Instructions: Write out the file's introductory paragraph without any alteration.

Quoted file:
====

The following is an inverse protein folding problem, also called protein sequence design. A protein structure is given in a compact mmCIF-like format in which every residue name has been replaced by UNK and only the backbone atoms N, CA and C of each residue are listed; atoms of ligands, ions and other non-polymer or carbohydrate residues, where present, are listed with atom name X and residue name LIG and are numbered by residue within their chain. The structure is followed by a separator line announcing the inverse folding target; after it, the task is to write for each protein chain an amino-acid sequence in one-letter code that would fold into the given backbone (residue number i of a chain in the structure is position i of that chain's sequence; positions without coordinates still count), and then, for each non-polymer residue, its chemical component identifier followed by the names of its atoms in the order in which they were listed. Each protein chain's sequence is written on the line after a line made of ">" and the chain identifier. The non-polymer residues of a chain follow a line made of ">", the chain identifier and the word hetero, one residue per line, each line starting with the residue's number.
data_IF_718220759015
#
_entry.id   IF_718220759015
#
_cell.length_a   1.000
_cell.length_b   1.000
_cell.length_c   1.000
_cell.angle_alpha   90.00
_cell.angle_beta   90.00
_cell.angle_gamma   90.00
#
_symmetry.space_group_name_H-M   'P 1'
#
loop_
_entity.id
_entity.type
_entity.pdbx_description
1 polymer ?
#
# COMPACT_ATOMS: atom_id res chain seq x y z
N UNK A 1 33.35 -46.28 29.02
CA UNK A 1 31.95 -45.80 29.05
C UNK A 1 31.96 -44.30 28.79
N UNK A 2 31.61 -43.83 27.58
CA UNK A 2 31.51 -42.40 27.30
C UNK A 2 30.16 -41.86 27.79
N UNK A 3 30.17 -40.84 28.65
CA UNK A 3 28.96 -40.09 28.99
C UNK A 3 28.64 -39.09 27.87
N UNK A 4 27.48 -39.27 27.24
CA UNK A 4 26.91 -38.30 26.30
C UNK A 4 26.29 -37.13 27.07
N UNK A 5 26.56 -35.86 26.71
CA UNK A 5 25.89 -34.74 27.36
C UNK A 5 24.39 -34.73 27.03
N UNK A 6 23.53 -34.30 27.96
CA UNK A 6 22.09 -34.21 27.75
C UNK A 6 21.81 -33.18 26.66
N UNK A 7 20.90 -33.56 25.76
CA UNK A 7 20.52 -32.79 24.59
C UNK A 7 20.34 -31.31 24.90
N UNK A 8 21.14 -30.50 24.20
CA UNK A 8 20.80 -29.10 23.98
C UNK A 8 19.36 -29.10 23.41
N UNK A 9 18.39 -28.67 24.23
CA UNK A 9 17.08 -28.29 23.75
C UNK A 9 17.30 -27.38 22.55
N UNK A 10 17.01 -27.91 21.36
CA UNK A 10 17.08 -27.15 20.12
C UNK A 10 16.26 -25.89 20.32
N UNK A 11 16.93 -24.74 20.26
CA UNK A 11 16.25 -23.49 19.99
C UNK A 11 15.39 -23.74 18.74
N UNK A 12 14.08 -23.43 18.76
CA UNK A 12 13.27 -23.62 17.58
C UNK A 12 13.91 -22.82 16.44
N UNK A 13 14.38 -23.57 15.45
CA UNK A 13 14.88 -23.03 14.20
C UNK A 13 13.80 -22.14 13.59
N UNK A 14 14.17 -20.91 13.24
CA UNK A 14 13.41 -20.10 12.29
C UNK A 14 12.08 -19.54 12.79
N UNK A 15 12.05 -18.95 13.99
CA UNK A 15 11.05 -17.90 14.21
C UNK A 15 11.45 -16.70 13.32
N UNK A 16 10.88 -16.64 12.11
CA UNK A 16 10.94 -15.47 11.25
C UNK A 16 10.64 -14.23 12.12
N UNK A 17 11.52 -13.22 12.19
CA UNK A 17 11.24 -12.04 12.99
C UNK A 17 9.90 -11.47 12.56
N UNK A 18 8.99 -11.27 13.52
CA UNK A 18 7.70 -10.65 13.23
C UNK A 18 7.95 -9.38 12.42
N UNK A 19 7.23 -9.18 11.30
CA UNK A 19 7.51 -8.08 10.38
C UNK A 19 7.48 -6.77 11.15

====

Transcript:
The following is an inverse protein folding problem, also called protein sequence design. A protein structure is given in a compact mmCIF-like format in which every residue name has been replaced by UNK and only the backbone atoms N, CA and C of each residue are listed; atoms of ligands, ions and other non-polymer or carbohydrate residues, where present, are listed with atom name X and residue name LIG and are numbered by residue within their chain. The structure is followed by a separator line announcing the inverse folding target; after it, the task is to write for each protein chain an amino-acid sequence in one-letter code that would fold into the given backbone (residue number i of a chain in the structure is position i of that chain's sequence; positions without coordinates still count), and then, for each non-polymer residue, its chemical component identifier followed by the names of its atoms in the order in which they were listed. Each protein chain's sequence is written on the line after a line made of ">" and the chain identifier. The non-polymer residues of a chain follow a line made of ">", the chain identifier and the word hetero, one residue per line, each line starting with the residue's number.